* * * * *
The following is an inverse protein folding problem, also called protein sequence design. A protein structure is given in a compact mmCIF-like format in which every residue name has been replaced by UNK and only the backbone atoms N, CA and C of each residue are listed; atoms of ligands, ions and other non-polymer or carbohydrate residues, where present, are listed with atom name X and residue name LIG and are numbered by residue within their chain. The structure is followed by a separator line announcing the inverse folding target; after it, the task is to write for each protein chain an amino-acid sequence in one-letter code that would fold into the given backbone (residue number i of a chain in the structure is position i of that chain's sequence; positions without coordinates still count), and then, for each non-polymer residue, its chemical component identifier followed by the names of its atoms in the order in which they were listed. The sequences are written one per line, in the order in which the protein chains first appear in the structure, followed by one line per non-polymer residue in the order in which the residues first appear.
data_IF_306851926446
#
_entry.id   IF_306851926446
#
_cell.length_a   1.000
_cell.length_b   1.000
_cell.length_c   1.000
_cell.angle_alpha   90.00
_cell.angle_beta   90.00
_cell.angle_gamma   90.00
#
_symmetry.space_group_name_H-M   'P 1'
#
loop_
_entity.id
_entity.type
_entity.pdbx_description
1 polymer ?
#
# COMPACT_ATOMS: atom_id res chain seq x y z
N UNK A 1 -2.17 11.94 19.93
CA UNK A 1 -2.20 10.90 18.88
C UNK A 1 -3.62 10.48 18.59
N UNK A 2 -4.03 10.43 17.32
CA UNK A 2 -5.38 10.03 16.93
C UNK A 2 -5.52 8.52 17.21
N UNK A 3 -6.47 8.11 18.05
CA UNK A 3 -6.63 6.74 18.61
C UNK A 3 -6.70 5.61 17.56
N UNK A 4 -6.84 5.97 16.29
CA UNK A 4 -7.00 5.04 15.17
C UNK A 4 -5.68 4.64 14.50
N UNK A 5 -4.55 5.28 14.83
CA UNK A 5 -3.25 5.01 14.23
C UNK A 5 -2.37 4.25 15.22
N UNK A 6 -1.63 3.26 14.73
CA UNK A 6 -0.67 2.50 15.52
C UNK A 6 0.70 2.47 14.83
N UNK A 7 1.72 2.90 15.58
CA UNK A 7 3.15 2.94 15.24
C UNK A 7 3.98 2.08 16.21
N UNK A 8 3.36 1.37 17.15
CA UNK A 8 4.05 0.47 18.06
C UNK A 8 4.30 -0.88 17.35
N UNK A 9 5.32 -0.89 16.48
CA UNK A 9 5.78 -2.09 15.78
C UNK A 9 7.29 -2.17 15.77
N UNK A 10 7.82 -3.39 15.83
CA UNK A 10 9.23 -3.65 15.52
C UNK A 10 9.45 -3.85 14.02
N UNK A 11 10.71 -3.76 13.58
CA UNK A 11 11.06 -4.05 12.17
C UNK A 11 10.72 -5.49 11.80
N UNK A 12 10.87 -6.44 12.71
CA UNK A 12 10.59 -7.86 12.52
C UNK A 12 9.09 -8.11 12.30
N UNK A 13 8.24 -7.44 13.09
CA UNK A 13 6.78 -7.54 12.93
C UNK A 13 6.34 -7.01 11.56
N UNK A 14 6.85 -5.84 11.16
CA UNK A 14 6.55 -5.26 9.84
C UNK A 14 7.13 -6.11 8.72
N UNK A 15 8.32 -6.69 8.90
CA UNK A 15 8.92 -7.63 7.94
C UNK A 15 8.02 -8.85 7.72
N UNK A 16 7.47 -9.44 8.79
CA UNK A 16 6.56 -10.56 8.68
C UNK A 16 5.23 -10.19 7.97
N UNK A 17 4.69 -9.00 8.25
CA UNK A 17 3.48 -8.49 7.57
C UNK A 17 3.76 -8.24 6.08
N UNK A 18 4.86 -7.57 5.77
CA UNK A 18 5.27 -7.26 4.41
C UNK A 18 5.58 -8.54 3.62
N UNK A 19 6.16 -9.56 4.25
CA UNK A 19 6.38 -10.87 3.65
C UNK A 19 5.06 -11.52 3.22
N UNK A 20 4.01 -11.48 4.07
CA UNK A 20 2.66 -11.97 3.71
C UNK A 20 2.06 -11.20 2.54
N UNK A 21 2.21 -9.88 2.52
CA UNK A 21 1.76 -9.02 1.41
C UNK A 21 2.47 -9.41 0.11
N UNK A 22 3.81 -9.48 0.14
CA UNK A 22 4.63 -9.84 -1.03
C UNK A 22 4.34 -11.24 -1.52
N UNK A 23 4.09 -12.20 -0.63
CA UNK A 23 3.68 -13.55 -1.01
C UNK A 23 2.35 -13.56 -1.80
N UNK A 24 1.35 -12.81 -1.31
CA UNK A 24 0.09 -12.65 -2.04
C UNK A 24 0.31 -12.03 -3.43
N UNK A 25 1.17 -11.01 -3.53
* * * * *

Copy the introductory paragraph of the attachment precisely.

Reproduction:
The following is an inverse protein folding problem, also called protein sequence design. A protein structure is given in a compact mmCIF-like format in which every residue name has been replaced by UNK and only the backbone atoms N, CA and C of each residue are listed; atoms of ligands, ions and other non-polymer or carbohydrate residues, where present, are listed with atom name X and residue name LIG and are numbered by residue within their chain. The structure is followed by a separator line announcing the inverse folding target; after it, the task is to write for each protein chain an amino-acid sequence in one-letter code that would fold into the given backbone (residue number i of a chain in the structure is position i of that chain's sequence; positions without coordinates still count), and then, for each non-polymer residue, its chemical component identifier followed by the names of its atoms in the order in which they were listed. The sequences are written one per line, in the order in which the protein chains first appear in the structure, followed by one line per non-polymer residue in the order in which the residues first appear.